With Wall-E, this was a particularly difficult challenge because the Wall-E character doesn't talk! So the whole layer of vocal communication, with all its intonations and non-conscious communication, was unavailable to the screenwriters, and Pixar's animators had to really work this character with an almost surgical attention to physical detail that can only be called a virtuoso performance. Anyone who can turn a mechanical box-shaped robot with two eye scopes into a lovable, believable, human-like character without using dialog is a true master of the art, and Pixar pulled it off expertly.
Of course, the sound effects team deserves a lot of credit too, because although Wall-E doesn't talk, he does make a lot of sounds, and those sounds were similarly crafted with remarkable expertise and care, producing vocalizations that immediately resonate with the human soul, in any language.
Flatly stated, Pixar's bringing to life of the Wall-E character is the single greatest achievement in film animation history, in my opinion.
And I haven't even gotten to the story yet! It's just jaw-droppingly beautiful, too. The humans living in the space station send out automated probes to find signs of life on Earth (seed sprouts, basically), and the film begins when one of those probes excitedly discovers a living sprout and whisks it back to the space station as proof that the planet is recovering from the human-caused destruction and may soon be safe for human re-population.
Even the probe, called "Eve," is brilliantly humanized as a feisty female character, and there's a love interest between Wall-E and Eve that carries the story forward while keeping viewers glued to the on-screen events. There's not a boring moment in the whole film, which is a remarkable achievement in any medium.
Animation, sound effects and voice talent are all extraordinary in this film, but the real underlying success elements of any film are writing and screenplay.
A lot of really bad films seem to get made these days by film executives sitting around a table smoking crack and thinking that a bad script can be overcome by pretty actors and extra advertising, but Pixar shovels no such bunk. At Pixar, the story is the foundation of everything else, and the story is moving, fast-paced, multi-layered and brilliant in every way.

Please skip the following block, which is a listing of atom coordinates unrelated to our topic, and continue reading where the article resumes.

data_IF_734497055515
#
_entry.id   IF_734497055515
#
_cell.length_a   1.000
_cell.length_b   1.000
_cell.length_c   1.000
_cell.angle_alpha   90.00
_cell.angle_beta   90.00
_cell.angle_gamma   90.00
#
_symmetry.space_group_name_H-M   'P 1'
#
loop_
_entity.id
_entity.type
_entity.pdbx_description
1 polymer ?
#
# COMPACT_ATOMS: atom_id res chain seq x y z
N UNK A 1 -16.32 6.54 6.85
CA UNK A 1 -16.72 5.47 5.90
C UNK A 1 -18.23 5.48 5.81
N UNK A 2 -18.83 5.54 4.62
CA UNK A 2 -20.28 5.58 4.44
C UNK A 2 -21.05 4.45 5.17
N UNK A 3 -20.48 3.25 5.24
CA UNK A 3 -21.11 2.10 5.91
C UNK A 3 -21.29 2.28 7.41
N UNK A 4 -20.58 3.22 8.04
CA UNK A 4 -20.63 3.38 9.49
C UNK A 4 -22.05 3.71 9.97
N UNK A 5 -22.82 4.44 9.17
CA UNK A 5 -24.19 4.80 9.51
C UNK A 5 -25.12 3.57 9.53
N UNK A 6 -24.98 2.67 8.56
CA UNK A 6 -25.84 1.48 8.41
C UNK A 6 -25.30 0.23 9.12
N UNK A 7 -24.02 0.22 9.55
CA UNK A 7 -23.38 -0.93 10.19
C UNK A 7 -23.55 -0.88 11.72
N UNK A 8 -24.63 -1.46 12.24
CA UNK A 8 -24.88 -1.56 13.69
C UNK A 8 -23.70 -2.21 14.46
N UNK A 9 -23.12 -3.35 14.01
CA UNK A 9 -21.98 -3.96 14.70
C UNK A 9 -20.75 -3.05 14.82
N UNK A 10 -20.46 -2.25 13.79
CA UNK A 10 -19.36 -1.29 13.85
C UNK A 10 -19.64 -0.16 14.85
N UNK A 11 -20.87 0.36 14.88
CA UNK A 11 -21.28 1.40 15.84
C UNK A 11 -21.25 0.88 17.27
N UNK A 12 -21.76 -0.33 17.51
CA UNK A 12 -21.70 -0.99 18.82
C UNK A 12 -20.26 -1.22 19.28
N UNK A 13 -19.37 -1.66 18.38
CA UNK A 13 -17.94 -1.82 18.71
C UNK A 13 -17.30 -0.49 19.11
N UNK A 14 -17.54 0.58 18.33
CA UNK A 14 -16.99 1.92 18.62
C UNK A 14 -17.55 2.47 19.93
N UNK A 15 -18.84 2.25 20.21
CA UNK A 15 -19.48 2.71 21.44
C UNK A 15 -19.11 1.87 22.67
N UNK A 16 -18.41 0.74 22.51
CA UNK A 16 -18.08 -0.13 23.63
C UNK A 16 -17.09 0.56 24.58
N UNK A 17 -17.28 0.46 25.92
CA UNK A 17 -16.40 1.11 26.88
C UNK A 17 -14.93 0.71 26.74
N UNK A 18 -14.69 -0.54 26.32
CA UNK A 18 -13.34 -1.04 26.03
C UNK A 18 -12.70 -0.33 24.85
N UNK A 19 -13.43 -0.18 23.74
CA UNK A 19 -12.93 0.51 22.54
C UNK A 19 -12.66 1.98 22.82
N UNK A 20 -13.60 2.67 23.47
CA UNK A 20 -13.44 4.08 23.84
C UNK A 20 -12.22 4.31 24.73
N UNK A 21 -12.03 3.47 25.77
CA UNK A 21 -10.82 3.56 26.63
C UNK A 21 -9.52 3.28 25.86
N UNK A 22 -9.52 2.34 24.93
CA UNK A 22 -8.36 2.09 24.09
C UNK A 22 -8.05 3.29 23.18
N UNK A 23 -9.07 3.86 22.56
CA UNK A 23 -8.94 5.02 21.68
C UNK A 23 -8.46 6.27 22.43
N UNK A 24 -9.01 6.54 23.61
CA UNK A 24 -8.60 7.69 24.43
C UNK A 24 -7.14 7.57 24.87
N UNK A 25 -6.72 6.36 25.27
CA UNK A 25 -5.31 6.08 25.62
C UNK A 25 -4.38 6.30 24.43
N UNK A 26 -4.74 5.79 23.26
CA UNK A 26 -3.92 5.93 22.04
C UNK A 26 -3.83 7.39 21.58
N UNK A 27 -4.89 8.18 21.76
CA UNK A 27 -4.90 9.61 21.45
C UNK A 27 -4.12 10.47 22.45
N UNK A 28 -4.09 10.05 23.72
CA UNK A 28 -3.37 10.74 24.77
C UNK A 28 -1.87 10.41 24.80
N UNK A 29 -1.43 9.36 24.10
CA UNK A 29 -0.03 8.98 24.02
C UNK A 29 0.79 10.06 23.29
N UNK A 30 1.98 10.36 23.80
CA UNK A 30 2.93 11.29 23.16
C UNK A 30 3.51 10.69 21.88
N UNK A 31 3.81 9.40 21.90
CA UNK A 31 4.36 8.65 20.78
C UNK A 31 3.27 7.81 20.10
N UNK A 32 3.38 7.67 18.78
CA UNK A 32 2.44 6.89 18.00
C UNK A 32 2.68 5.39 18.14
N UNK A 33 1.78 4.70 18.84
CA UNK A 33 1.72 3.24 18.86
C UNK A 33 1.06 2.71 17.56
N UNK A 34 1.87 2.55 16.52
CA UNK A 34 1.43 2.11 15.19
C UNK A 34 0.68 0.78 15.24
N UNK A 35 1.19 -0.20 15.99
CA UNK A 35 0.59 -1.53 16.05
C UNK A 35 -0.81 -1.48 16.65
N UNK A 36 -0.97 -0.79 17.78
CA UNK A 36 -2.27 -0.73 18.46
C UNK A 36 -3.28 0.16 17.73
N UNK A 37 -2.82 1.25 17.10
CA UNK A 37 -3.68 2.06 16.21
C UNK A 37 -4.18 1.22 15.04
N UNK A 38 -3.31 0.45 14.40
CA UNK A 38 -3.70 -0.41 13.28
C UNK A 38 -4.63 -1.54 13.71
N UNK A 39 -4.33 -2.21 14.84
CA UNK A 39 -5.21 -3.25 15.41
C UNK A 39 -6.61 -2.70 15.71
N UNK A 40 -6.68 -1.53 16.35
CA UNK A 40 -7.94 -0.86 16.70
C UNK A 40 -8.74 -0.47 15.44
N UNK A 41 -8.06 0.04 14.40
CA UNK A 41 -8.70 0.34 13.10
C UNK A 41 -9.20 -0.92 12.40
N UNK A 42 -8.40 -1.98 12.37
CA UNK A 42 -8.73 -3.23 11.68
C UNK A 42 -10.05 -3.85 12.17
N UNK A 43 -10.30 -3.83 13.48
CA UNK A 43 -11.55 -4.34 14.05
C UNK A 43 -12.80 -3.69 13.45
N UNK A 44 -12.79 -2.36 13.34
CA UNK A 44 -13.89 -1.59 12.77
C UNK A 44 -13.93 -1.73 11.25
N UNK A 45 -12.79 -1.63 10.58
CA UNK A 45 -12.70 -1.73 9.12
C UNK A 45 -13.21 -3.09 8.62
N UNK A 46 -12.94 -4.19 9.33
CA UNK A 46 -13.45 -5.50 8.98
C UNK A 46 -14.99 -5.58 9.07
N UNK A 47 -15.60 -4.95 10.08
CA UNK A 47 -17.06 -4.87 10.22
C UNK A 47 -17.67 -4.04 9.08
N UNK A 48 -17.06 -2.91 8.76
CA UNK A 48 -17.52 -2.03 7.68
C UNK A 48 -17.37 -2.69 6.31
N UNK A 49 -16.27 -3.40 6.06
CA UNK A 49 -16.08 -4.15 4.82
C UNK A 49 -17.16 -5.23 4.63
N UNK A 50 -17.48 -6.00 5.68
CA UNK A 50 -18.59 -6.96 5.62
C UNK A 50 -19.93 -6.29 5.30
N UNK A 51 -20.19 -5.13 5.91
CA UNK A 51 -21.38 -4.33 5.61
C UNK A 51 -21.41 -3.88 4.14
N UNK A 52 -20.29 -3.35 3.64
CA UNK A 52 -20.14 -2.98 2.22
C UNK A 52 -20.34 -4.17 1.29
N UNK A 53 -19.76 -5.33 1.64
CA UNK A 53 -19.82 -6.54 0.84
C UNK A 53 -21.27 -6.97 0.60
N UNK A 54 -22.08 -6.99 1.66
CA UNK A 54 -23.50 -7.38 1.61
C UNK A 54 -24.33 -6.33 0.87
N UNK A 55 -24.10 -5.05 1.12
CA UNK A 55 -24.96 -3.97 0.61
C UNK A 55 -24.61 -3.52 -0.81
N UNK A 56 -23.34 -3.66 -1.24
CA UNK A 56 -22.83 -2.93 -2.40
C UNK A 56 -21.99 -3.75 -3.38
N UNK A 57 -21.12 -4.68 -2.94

As a prolific writer myself, I can see that the Pixar team made all sorts of cutting decisions to tighten up the script, remove extraneous material, weave in multiple layers of plot and make the film accessible to everyone from children to philosophically-inspired adults -- all at the same time!
On that point, it's simply amazing: This film works for kids (who of course don't have a clue about the future of human civilization or the sacred value of a seed) and adults alike. It speaks to environmentalists, philosophers, tech geeks (like me), sci-fi fans and even those primarily interested in relationships.
All that simultaneously makes Wall-E a "chick flick," a sci-fi adventure, a children's cartoon and an inspired message about the future of sustainable life on our planet.
Wall-E transcends the medium
If you told me a year ago that a film could weave all that into a singular masterpiece and actually pull it off, I would have thought you were crazy, but to my great astonishment, Wall-E achieves it with a degree of courage and grace that it puts every other animated film I've ever seen to shame.